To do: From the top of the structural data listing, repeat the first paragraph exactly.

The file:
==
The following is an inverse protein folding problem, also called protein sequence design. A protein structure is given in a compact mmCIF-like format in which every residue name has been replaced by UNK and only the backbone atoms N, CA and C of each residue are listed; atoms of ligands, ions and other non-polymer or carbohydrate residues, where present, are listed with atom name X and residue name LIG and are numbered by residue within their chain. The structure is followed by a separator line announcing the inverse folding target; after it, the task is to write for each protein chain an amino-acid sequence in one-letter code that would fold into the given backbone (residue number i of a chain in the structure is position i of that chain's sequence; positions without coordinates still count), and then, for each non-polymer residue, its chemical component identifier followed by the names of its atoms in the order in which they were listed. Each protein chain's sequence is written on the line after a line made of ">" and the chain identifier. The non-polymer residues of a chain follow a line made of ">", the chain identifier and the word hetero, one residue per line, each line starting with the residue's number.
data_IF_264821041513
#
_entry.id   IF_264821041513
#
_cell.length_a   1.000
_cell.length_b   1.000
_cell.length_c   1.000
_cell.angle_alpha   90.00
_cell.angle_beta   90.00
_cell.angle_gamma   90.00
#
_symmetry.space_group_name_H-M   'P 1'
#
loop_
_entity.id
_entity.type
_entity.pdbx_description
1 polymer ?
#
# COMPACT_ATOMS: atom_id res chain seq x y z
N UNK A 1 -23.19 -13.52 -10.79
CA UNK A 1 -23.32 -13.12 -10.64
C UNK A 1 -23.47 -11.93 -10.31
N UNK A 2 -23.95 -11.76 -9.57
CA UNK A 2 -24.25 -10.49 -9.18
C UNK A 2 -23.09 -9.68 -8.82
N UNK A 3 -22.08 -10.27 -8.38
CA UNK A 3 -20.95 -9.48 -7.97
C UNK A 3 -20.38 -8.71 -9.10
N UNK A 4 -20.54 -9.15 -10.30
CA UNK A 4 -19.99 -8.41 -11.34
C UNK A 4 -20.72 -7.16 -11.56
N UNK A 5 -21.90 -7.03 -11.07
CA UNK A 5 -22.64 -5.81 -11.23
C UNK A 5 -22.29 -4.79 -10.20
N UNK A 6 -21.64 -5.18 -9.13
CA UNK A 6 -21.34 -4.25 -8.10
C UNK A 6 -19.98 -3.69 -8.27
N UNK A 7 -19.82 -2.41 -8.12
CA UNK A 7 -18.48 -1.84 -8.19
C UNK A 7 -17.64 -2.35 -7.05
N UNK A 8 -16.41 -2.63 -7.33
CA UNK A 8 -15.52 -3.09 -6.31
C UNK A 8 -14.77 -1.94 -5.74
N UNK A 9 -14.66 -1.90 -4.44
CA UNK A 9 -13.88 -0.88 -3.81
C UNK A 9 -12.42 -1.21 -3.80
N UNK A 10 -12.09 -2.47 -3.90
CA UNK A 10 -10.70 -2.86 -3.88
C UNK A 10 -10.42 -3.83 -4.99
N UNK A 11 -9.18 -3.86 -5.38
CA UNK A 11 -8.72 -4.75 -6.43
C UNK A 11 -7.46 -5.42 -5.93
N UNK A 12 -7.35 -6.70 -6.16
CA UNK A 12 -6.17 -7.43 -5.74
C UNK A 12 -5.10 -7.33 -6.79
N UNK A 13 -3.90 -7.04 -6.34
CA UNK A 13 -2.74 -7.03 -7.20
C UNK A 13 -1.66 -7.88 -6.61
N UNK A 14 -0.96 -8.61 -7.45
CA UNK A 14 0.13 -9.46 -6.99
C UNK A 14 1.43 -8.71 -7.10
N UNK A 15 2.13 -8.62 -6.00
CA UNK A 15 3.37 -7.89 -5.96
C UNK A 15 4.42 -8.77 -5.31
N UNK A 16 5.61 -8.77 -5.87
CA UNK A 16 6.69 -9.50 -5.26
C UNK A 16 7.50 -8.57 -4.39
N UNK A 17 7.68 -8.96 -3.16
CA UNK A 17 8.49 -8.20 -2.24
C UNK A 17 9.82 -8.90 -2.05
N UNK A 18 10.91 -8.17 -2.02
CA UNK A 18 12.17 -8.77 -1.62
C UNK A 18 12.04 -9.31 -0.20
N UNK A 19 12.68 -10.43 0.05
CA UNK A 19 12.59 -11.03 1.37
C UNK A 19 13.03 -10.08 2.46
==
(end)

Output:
The following is an inverse protein folding problem, also called protein sequence design. A protein structure is given in a compact mmCIF-like format in which every residue name has been replaced by UNK and only the backbone atoms N, CA and C of each residue are listed; atoms of ligands, ions and other non-polymer or carbohydrate residues, where present, are listed with atom name X and residue name LIG and are numbered by residue within their chain. The structure is followed by a separator line announcing the inverse folding target; after it, the task is to write for each protein chain an amino-acid sequence in one-letter code that would fold into the given backbone (residue number i of a chain in the structure is position i of that chain's sequence; positions without coordinates still count), and then, for each non-polymer residue, its chemical component identifier followed by the names of its atoms in the order in which they were listed. Each protein chain's sequence is written on the line after a line made of ">" and the chain identifier. The non-polymer residues of a chain follow a line made of ">", the chain identifier and the word hetero, one residue per line, each line starting with the residue's number.